As a whole, Philip’s new army was designed not to operate as separate branches but as a unified force, with the heavy and light infantry, cavalry, peltasts (ranged units) and siege train all working together. It is considered an early example of the principle of ‘combined arms’ (central to all modern military operations) and was a significant factor in the military success of both Philip and Alexander.
By the spring of 358 BC, the agreements Philip had forged to save the kingdom from oblivion a year earlier had served their purpose. Now, with the core of his new army at his disposal, he set about securing the borders of his domain once and for all. Firstly, he led 10,000 infantry and 500 cavalry against the Paeonians and, in one decisive battle, crushed them. Paeonia was absorbed in Macedonia and the Paeonians were inducted into his army. Without missing a beat, Philip then turned to deal with the Illyrians and their chief Bardylis, who remained in control of Upper Macedonia. As he had with the Paeonians, Philip routed the Illyrians in a single decisive engagement. Bardylis, having survived the battle, offered to negotiate terms, but Philip refused. Nothing less than the total end of Illyrian influence in Upper Macedonia would satisfy him.
Thanks to his victory, Upper and Lower Macedonia were, for the first time, united under the rule of a Macedonian king. This allowed him to centralise the kingdom with Pella as its capital. It also allowed him to begin a program of economic reform, starting with the exploitation of the rich gold and silver mines at Damastium. This was a sign of things to come and, under his rule, mining would become the backbone of Macedonian economy.
With his northern and northwestern borders as secure as they ever would be, Philip shifted his attention to his southern neighbour, Thessaly. In 358 BCE he had received an appeal from the ruling family of the city of Larissa, which was the leader of a ‘Thessalian League’ consisting of the cities situated on the broad and fertile inland plain. Larissa felt threatened by Pherae, which headed its own league of coastal cities. Philip did not hesitate to form an alliance with the influential Larissa, as it would both secure his southern border and give him access to the famous Thessalian horses for his cavalry. To secure the alliance, he married a Larissan lady named Philinna (his third wife).
Next, Philip turned to his southwest, to the kingdom of Epirus. He concluded an alliance with its king, Arybbas and cemented it by marrying the king’s niece, Olympias (his fourth wife). Fatefully, in 356 Olympias bore Philip a son. His name was Alexander.
As for his eastern border with Thrace, in 357 Philip was not particularly concerned. Two years earlier, Thrace had been divvied up between the three sons of the old king. These sons now feuded between themselves. One of the brothers, Cersebleptes, held aspirations of reuniting Thrace under his own rule and his ambition would prompt Philip to intervene in future, but at that point, Philip was content to let the brothers fight amongst themselves.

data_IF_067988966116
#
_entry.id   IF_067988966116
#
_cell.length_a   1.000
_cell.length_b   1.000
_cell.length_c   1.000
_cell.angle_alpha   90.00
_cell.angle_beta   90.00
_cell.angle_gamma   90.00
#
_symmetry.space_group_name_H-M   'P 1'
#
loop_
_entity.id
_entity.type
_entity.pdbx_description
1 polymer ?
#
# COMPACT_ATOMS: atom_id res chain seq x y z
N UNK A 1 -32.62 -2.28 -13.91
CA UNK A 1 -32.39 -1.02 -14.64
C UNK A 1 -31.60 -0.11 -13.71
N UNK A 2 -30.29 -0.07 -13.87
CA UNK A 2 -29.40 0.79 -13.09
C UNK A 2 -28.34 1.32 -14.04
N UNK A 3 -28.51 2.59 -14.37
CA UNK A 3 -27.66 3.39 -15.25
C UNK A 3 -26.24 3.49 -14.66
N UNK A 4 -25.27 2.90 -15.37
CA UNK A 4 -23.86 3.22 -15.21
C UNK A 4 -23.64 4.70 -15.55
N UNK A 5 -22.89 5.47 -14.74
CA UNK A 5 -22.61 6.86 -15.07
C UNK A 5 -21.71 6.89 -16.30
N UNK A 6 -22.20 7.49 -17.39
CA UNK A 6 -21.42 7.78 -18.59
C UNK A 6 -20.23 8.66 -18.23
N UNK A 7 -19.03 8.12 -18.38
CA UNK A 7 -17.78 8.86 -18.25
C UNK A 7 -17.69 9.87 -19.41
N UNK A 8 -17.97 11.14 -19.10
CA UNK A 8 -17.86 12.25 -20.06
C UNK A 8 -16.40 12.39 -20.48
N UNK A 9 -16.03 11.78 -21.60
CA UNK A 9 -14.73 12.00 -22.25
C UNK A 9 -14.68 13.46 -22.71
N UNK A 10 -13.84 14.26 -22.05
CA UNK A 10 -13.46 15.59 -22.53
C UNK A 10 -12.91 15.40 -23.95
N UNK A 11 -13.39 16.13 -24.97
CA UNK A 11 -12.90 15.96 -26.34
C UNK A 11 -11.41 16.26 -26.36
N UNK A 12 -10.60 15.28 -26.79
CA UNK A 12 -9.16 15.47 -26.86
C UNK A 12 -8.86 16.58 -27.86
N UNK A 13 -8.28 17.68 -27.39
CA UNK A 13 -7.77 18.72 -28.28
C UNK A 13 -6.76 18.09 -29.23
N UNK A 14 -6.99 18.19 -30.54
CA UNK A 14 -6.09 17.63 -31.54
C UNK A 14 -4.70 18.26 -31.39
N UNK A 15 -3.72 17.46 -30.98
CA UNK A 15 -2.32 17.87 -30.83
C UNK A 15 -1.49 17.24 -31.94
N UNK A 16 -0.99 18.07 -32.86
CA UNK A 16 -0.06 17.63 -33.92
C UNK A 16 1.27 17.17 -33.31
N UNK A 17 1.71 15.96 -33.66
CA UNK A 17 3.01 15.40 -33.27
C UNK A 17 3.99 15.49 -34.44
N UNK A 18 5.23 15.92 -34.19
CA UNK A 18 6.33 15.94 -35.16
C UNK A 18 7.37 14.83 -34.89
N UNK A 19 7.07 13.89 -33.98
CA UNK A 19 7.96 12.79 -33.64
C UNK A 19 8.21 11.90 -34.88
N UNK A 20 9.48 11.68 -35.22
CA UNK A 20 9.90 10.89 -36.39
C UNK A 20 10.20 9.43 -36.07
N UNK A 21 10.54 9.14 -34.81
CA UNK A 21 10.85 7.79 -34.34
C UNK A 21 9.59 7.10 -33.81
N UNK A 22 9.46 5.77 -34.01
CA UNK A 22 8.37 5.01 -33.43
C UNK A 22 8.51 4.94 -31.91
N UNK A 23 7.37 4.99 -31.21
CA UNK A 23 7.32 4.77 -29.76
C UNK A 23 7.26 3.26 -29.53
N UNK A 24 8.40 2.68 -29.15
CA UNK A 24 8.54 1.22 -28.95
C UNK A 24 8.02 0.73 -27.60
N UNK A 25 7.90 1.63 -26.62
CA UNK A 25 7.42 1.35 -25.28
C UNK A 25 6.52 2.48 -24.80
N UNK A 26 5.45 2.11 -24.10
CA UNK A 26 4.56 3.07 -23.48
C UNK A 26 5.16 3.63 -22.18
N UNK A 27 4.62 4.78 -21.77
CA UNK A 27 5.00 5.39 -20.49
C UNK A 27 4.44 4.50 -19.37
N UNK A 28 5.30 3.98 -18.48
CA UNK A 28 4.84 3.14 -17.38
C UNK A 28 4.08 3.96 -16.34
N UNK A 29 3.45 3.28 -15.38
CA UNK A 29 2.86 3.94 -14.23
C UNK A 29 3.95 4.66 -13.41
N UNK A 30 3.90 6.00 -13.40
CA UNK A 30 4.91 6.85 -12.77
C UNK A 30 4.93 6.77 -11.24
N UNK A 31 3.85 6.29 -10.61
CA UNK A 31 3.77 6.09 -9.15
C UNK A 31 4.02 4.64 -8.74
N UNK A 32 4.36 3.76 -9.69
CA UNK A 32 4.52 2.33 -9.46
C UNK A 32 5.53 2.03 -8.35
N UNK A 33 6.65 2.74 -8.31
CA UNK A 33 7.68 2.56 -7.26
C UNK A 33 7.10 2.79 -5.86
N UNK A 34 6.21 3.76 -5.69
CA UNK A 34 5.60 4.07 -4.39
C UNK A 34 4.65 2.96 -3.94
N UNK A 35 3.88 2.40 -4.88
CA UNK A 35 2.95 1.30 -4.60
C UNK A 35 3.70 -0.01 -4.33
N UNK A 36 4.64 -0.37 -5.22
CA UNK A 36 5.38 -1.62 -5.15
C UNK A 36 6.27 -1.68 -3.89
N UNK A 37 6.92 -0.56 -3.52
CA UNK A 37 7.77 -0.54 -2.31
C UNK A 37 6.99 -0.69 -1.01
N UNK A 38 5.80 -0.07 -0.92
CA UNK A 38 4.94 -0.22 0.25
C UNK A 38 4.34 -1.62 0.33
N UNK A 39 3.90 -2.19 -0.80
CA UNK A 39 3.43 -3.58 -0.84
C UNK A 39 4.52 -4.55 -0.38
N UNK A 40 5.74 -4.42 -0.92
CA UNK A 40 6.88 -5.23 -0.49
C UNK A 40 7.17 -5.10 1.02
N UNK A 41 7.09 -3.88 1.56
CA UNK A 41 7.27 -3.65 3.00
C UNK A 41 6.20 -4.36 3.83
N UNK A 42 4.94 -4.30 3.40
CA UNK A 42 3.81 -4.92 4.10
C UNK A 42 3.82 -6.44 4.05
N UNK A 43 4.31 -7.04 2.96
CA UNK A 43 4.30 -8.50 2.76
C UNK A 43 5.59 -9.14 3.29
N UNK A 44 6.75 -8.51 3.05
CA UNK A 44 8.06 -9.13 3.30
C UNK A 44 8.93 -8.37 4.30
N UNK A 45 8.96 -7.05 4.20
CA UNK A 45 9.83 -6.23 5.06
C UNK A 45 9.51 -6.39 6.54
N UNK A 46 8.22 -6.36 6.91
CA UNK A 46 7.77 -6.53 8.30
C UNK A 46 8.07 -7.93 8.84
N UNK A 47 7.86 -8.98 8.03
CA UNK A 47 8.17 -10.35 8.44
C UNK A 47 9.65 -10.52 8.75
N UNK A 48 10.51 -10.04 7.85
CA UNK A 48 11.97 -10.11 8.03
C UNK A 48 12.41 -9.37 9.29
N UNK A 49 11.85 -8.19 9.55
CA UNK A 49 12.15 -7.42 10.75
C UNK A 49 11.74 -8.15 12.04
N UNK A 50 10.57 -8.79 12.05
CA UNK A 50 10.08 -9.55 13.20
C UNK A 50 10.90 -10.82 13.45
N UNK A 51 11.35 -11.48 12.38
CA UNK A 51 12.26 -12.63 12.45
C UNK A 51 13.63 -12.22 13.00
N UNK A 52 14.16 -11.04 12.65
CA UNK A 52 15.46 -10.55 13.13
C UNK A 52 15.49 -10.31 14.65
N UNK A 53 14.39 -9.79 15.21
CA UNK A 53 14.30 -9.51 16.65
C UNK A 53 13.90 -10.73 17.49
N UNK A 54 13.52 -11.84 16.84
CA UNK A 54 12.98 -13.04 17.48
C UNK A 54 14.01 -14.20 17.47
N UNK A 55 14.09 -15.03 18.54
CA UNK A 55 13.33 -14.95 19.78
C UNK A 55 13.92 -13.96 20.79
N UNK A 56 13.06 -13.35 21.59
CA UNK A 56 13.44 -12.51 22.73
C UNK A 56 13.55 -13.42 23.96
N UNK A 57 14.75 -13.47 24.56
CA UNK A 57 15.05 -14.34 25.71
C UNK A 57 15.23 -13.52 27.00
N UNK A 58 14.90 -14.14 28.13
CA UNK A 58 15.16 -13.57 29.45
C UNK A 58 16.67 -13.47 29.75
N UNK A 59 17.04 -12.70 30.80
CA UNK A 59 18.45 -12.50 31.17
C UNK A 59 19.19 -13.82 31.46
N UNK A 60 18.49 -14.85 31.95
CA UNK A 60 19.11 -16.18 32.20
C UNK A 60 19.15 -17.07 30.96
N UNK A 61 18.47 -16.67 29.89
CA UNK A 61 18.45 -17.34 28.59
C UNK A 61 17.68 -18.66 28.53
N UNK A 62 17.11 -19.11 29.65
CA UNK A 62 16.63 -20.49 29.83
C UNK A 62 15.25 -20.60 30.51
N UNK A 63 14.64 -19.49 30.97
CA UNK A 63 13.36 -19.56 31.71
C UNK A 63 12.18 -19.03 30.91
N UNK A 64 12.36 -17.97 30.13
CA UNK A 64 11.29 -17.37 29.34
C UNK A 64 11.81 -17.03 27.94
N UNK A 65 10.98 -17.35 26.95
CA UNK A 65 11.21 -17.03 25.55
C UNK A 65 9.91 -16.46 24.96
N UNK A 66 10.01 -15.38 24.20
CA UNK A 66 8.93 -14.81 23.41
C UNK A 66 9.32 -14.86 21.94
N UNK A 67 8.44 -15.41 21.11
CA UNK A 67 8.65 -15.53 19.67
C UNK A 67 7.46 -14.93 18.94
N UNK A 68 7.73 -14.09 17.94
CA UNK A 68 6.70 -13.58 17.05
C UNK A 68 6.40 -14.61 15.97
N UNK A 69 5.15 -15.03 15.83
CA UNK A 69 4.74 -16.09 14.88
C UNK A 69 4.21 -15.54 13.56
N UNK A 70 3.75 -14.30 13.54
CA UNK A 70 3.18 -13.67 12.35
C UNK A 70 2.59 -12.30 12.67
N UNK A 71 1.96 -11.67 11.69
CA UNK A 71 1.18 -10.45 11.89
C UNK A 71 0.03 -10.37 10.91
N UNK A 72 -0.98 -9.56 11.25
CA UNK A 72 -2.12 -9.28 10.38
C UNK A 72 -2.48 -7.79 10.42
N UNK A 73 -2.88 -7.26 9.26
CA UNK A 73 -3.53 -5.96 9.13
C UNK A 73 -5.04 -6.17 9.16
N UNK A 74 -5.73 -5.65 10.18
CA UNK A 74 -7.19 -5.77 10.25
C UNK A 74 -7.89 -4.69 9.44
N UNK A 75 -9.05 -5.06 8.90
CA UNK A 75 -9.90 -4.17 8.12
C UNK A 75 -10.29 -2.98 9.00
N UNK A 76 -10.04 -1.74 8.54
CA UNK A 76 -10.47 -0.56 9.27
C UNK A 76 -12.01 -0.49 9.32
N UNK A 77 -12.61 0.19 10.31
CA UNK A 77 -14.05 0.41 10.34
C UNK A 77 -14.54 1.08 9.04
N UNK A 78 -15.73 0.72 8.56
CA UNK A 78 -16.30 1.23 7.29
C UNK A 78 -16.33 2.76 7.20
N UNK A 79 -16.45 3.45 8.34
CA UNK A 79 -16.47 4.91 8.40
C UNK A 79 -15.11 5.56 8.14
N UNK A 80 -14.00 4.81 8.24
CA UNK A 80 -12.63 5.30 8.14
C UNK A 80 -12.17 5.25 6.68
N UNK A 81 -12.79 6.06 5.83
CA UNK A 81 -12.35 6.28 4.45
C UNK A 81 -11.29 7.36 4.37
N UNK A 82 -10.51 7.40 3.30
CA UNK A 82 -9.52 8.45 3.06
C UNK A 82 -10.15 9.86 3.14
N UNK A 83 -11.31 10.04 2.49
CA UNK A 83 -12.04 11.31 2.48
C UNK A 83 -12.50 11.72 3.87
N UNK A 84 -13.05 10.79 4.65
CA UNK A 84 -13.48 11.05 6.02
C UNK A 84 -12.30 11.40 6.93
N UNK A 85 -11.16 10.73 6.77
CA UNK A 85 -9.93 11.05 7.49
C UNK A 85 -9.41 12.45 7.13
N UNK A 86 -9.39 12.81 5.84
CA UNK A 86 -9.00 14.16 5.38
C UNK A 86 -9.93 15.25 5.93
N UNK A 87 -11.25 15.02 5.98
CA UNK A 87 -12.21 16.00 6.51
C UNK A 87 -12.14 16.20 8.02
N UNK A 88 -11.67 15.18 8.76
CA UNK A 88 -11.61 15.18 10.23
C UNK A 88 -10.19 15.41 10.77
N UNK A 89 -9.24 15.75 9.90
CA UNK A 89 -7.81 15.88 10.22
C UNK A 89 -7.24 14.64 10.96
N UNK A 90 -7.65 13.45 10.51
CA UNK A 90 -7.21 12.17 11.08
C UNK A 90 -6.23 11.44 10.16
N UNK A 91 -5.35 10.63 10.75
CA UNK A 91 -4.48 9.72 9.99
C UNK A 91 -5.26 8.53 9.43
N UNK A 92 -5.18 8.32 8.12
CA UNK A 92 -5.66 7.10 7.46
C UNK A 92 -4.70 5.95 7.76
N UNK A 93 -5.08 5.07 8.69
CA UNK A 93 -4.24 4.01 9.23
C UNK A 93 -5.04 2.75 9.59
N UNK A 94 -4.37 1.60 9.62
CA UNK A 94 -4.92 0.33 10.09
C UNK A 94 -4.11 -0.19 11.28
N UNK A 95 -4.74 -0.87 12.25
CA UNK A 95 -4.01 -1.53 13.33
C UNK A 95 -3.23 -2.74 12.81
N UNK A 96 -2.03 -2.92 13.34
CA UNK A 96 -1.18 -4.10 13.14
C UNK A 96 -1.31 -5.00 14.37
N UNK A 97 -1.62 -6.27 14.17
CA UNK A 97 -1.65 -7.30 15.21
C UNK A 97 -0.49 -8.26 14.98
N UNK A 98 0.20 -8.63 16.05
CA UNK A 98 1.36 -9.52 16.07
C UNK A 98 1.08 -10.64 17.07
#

Thus, in just two years, Philip had unified Macedonia, secured the kingdom’s borders for the first time, centralised Pella, implemented ambitious military reforms and stimulated unprecedented growth in the Macedonian economy.
Now, Philip set his sights on two powers that had long been thorns in the side of the Kings of Macedonia: Athens and the Chalcidian League
By 357, realisation finally dawned in Athens that Philip had no intention of returning Amphipolis to them. It is easy to understand why he would be extremely reluctant to do so. An ambitious king such as Philip could never tolerate an Athenian presence so close to his borders, especially since he had his eye on the rich mines of the Chalcidian peninsula. It is for these reasons that Philip laid siege to Amphipolis in 357. In response, the Amphipolitans appealed to the very power against which they had been defending their independence for decades: Athens.
However, Philip had foreseen this and headed off any Athenian response by dispatching a letter to Athens claiming that he was merely attempting to take the city so that it could be returned to them. Somewhat surprisingly, given it was now clear that they had been duped the last time they dealt with Philip, they took him at his word. No Athenian help was sent to Amphipolis and by late summer the city had fallen. Almost immediately, Philip followed up with an attack on Pydna, with the city falling soon after. Pydna was an ally of Athens. This was the first act in a political, diplomatic and military duel with Athens that lasted the rest of Philip’s life. It also highlighted Philip’s next objective: to established control of his entire coastline.
The fall of Pydna finally shook the Athenians from their stupor and they immediately declared war on Philip. Naturally, the Athenians sought allies in their conflict with Macedonia (being so far removed from the cities and territories in question). However, they soon found themselves preempted by Philip at every turn in a masterful display of diplomatic and military skill. When the Athenians sent an offer of union to the city of Olynthus on the Chalcidian peninsula, they found that Philip had already secured a treaty with the Olynthians by offering to capture and turn over to them nearby Potidaea, an Athenian cleruchy (military colonies established in strategic locations). In this case, Philip made good on his promise. When the Athenians turned to the Illyrians, they realised they were too late. The Illyrians had already been subdued by a rapid Macedonian campaign, led by Philip and his noteworthy general Parmenion. This situation was repeated with the Paeonians. And the Thracians.
Athens was on its own.